It’s pretty clear that the future of mobility is electric. Governments across the world are moving to support EVs, and car manufacturers everywhere are also offering more hybrids and EVs than ever. So, if you’re considering switching to an EV and have no idea about them, read on and find out.
How EVs Work
EVs don’t have fuel tanks. They have on-board batteries that supply energy to an electric motor that moves the car. Like all batteries, they need to be charged through an electricity supply. There’s no need for the vehicle to have a clutch, gearbox, or an exhaust pipe because of the electric motor. This makes them much quieter and smoother to drive. Today, EVs can have a range of about 300 miles on a full charge.
EVs are far better for the planet than conventional cars. They generate fewer emissions and are more efficient than them. 95% of the energy generated by an EV is put into motion compared to just 30% for a standard fuel-powered car. They’re cheaper to run as well because a full charge costs a lot less than a tank of gas. Fewer moving parts mean lower maintenance costs too. There are also federal and state incentives for those that buy EVs.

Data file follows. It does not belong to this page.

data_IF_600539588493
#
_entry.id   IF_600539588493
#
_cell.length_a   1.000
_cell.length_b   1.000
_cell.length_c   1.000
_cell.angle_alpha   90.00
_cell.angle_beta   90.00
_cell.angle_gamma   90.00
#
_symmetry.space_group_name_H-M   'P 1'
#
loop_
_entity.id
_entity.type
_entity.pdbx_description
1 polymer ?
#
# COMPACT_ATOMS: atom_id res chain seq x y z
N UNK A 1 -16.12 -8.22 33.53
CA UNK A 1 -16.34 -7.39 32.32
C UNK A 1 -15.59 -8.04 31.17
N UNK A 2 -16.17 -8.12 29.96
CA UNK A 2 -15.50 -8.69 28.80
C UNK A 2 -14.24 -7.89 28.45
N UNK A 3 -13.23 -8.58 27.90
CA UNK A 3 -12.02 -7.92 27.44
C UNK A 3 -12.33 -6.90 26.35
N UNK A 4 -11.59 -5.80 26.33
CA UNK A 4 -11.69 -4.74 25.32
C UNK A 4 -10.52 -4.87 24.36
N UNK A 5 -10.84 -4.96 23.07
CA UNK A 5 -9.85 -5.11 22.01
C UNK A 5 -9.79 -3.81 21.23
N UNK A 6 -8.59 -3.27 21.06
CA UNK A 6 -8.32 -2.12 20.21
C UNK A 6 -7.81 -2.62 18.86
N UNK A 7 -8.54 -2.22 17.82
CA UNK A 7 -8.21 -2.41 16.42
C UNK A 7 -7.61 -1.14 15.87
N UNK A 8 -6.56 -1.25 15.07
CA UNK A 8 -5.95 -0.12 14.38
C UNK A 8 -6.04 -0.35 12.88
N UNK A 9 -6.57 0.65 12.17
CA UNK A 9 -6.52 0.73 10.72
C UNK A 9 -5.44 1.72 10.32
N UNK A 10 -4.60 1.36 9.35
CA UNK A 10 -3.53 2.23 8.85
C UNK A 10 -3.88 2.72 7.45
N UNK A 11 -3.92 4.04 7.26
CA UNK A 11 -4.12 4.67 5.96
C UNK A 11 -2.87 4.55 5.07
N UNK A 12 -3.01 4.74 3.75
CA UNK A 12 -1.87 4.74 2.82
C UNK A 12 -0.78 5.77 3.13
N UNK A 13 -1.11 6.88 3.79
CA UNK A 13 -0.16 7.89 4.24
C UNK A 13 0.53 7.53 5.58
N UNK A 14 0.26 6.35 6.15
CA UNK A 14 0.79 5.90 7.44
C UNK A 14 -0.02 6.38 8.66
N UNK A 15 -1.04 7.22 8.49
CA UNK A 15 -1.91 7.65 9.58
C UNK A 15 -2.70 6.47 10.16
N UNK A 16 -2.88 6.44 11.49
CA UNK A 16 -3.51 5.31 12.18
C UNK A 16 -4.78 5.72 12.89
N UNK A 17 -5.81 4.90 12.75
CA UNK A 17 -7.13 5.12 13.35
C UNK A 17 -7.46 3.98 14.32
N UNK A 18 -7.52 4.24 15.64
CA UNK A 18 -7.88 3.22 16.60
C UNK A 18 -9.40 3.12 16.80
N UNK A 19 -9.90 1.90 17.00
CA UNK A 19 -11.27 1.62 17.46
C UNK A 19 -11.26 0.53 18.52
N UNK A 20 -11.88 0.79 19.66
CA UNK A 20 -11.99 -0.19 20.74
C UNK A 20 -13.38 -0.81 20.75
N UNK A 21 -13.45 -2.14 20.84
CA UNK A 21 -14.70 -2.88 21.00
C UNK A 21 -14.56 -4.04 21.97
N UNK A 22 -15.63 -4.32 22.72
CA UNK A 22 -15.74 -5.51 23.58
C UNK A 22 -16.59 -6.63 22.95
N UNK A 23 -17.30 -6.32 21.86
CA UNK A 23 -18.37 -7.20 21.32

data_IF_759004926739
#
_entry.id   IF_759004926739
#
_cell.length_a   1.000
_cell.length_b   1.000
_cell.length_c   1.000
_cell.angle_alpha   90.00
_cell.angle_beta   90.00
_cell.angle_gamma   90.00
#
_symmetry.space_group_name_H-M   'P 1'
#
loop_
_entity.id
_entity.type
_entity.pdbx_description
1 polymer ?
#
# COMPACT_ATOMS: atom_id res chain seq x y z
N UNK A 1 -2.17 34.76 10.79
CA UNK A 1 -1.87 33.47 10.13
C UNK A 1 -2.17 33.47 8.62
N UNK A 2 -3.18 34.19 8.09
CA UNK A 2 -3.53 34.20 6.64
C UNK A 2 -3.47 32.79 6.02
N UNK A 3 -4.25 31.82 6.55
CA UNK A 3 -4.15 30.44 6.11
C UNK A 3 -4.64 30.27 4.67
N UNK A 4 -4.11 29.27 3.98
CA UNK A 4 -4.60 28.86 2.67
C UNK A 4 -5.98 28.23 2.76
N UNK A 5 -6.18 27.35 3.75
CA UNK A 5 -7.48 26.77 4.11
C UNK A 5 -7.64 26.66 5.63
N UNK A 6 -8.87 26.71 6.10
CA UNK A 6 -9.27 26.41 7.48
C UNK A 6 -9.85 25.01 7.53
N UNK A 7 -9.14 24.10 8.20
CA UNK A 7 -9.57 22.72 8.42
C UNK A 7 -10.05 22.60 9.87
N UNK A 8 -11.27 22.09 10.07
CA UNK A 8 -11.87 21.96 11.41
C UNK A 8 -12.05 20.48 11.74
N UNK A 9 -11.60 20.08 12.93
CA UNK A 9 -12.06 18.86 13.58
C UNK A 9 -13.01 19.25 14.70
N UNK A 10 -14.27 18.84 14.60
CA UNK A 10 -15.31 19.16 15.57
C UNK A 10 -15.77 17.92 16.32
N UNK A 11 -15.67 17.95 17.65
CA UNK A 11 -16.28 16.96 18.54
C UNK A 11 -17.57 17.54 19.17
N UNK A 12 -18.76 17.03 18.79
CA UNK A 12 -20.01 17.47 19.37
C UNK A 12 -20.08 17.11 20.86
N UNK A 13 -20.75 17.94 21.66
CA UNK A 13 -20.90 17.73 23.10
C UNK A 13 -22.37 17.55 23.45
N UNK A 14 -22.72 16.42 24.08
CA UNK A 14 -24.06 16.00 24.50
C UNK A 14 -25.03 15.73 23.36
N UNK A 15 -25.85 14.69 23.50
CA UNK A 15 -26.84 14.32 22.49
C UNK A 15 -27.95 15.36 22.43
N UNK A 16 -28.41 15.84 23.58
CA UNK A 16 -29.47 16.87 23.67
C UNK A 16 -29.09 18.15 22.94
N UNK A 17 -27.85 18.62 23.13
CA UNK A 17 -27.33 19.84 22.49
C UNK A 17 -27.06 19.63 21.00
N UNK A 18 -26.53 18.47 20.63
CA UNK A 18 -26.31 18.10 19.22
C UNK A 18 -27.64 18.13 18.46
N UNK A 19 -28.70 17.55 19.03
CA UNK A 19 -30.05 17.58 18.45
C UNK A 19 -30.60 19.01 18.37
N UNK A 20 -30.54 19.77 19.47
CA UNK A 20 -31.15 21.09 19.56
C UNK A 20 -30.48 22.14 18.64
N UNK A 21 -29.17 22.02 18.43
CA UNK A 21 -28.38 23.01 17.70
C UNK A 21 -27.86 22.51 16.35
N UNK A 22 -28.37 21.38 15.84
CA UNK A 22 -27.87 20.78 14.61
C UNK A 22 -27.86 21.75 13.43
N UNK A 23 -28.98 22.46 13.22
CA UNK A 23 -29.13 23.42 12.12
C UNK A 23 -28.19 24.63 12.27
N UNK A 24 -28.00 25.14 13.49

There are currently three types of electric cars. The first type is the conventional hybrid, like the Toyota Prius. It has a conventional engine and an electric motor powered by a battery that recharges when brakes are applied. The second type is the plug-in hybrid that’s similar to a conventional hybrid but has a large battery pack that needs to be plugged in for charging. This hybrid can also be driven for a short distance on electric power alone. The third type is the fully electric vehicle. They only have an electric motor and a large battery pack.
It’s just like charging your phone. All you need to do is plug it into a charging point and leave it there. How fast it charges depends on the type of power supply. Slow charging takes about five hours, while fast charging has you ready to go in about one. And that covers the basics of EVs.